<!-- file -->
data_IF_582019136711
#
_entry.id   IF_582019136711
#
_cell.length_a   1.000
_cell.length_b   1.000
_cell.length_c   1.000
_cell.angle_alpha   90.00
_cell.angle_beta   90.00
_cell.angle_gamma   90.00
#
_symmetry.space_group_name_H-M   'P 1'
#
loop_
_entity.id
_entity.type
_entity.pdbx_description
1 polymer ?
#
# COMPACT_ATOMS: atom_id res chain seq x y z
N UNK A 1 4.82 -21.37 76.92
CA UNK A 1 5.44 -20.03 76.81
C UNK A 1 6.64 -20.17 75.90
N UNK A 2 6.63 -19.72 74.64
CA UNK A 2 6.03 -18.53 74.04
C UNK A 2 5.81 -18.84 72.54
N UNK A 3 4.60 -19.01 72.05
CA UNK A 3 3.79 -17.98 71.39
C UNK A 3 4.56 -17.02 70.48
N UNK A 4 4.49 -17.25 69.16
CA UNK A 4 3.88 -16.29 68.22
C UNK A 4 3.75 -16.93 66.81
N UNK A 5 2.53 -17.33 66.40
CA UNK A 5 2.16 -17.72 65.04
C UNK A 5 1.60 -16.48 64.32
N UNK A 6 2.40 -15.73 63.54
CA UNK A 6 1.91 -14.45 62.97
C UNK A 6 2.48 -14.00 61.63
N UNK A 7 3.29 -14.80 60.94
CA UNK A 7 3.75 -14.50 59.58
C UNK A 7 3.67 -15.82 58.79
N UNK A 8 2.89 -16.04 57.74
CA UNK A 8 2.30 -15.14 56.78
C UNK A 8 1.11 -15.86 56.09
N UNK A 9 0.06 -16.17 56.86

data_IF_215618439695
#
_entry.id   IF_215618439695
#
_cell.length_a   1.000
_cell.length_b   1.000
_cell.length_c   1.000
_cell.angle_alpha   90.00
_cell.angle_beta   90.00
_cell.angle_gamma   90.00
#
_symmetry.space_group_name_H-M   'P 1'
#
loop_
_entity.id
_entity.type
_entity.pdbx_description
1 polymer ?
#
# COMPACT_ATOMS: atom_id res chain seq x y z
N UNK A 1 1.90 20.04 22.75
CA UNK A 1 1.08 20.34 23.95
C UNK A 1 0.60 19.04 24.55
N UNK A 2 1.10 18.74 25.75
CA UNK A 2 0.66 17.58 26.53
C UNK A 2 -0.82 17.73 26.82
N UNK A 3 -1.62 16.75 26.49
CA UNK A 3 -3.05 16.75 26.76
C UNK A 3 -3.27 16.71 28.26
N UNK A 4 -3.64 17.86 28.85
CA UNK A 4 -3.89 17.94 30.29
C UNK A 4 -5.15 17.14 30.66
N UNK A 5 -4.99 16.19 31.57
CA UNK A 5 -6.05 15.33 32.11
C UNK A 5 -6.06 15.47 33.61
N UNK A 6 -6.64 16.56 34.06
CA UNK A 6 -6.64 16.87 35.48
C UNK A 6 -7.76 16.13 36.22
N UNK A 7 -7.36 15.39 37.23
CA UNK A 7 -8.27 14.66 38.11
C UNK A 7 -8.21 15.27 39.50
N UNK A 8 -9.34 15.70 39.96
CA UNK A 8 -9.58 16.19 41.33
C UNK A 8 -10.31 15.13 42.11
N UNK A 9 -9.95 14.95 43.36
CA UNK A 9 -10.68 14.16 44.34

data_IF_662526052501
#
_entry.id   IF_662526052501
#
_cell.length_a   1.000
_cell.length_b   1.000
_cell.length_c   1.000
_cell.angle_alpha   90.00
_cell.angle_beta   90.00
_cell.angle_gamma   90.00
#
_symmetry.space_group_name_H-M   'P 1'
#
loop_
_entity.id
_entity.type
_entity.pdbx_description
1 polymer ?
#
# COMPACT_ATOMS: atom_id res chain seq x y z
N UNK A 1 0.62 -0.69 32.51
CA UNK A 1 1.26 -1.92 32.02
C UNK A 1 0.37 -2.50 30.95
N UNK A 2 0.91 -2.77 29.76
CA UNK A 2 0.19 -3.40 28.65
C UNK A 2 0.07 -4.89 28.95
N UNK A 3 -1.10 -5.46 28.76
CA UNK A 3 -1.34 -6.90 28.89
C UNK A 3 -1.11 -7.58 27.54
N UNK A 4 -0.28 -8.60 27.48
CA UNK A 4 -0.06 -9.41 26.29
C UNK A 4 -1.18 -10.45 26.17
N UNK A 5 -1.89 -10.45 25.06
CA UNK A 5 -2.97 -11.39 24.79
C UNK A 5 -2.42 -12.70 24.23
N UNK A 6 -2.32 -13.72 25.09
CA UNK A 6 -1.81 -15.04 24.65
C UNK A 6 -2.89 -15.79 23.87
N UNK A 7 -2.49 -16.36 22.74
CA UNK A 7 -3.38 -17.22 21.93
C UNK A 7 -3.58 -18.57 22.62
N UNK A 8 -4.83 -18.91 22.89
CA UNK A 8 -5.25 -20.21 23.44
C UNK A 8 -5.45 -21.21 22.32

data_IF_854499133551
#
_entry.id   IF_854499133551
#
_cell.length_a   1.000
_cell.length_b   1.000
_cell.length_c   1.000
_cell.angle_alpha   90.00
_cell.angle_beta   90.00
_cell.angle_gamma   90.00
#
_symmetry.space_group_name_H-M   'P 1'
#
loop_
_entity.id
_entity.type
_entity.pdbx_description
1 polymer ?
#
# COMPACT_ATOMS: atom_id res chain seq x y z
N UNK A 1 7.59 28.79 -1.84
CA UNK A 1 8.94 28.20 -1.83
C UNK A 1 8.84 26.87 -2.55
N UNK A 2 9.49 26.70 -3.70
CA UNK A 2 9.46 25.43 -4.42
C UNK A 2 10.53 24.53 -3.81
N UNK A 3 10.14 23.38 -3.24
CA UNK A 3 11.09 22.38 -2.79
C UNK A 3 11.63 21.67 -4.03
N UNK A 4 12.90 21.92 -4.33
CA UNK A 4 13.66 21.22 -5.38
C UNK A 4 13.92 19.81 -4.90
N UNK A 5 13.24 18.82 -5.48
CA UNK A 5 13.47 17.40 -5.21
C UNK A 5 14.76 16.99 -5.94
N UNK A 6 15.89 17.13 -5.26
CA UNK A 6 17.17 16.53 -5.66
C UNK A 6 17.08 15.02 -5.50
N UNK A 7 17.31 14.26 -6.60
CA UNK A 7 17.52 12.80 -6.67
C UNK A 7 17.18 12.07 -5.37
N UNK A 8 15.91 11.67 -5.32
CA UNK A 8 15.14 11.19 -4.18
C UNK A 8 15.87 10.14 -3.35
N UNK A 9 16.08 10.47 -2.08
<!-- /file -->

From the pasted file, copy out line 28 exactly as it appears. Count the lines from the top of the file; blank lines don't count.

CA UNK A 3 3.79 -17.98 71.39